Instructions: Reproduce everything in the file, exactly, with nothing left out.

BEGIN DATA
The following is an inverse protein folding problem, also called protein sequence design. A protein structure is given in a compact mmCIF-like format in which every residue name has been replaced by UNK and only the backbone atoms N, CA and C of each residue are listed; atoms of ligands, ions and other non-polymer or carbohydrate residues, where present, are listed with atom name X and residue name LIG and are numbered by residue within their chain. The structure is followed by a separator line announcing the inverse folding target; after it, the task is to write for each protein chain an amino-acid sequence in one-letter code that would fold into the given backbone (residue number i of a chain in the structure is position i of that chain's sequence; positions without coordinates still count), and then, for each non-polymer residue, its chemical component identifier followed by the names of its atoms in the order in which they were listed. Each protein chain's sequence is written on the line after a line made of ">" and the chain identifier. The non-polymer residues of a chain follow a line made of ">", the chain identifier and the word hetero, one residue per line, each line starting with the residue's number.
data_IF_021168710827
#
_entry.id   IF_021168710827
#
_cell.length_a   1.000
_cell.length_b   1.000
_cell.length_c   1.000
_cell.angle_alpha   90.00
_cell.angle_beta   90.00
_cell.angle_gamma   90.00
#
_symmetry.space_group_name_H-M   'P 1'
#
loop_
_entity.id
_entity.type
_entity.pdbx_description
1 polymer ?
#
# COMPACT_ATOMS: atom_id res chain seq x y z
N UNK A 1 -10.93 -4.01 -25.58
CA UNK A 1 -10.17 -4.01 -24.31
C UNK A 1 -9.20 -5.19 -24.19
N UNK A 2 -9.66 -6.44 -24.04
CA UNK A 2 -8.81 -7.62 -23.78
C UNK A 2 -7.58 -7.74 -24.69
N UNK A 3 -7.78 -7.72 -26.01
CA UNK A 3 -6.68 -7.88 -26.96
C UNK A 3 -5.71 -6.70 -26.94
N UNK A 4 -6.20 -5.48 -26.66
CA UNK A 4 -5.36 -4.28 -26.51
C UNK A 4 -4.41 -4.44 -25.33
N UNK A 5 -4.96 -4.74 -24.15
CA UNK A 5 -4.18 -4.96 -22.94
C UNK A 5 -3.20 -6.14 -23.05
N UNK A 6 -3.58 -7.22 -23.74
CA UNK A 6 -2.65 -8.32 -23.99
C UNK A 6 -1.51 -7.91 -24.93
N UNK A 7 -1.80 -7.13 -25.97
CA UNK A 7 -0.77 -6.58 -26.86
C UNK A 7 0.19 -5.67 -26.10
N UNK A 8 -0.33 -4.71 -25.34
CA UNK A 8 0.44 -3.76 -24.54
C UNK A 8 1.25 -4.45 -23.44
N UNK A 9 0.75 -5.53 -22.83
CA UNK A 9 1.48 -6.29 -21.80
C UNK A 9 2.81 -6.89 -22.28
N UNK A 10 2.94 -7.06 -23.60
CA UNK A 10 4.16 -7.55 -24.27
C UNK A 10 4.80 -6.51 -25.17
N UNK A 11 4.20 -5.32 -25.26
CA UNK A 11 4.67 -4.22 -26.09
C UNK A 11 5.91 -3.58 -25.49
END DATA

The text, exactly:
The following is an inverse protein folding problem, also called protein sequence design. A protein structure is given in a compact mmCIF-like format in which every residue name has been replaced by UNK and only the backbone atoms N, CA and C of each residue are listed; atoms of ligands, ions and other non-polymer or carbohydrate residues, where present, are listed with atom name X and residue name LIG and are numbered by residue within their chain. The structure is followed by a separator line announcing the inverse folding target; after it, the task is to write for each protein chain an amino-acid sequence in one-letter code that would fold into the given backbone (residue number i of a chain in the structure is position i of that chain's sequence; positions without coordinates still count), and then, for each non-polymer residue, its chemical component identifier followed by the names of its atoms in the order in which they were listed. Each protein chain's sequence is written on the line after a line made of ">" and the chain identifier. The non-polymer residues of a chain follow a line made of ">", the chain identifier and the word hetero, one residue per line, each line starting with the residue's number.
data_IF_021168710827
#
_entry.id   IF_021168710827
#
_cell.length_a   1.000
_cell.length_b   1.000
_cell.length_c   1.000
_cell.angle_alpha   90.00
_cell.angle_beta   90.00
_cell.angle_gamma   90.00
#
_symmetry.space_group_name_H-M   'P 1'
#
loop_
_entity.id
_entity.type
_entity.pdbx_description
1 polymer ?
#
# COMPACT_ATOMS: atom_id res chain seq x y z
N UNK A 1 -10.93 -4.01 -25.58
CA UNK A 1 -10.17 -4.01 -24.31
C UNK A 1 -9.20 -5.19 -24.19
N UNK A 2 -9.66 -6.44 -24.04
CA UNK A 2 -8.81 -7.62 -23.78
C UNK A 2 -7.58 -7.74 -24.69
N UNK A 3 -7.78 -7.72 -26.01
CA UNK A 3 -6.68 -7.88 -26.96
C UNK A 3 -5.71 -6.70 -26.94
N UNK A 4 -6.20 -5.48 -26.66
CA UNK A 4 -5.36 -4.28 -26.51
C UNK A 4 -4.41 -4.44 -25.33
N UNK A 5 -4.96 -4.74 -24.15
CA UNK A 5 -4.18 -4.96 -22.94
C UNK A 5 -3.20 -6.14 -23.05
N UNK A 6 -3.58 -7.22 -23.74
CA UNK A 6 -2.65 -8.32 -23.99
C UNK A 6 -1.51 -7.91 -24.93
N UNK A 7 -1.80 -7.13 -25.97
CA UNK A 7 -0.77 -6.58 -26.86
C UNK A 7 0.19 -5.67 -26.10
N UNK A 8 -0.33 -4.71 -25.34
CA UNK A 8 0.44 -3.76 -24.54
C UNK A 8 1.25 -4.45 -23.44
N UNK A 9 0.75 -5.53 -22.83
CA UNK A 9 1.48 -6.29 -21.80
C UNK A 9 2.81 -6.89 -22.28
N UNK A 10 2.94 -7.06 -23.60
CA UNK A 10 4.16 -7.55 -24.27
C UNK A 10 4.80 -6.51 -25.17
N UNK A 11 4.20 -5.32 -25.26
CA UNK A 11 4.67 -4.22 -26.09
C UNK A 11 5.91 -3.58 -25.49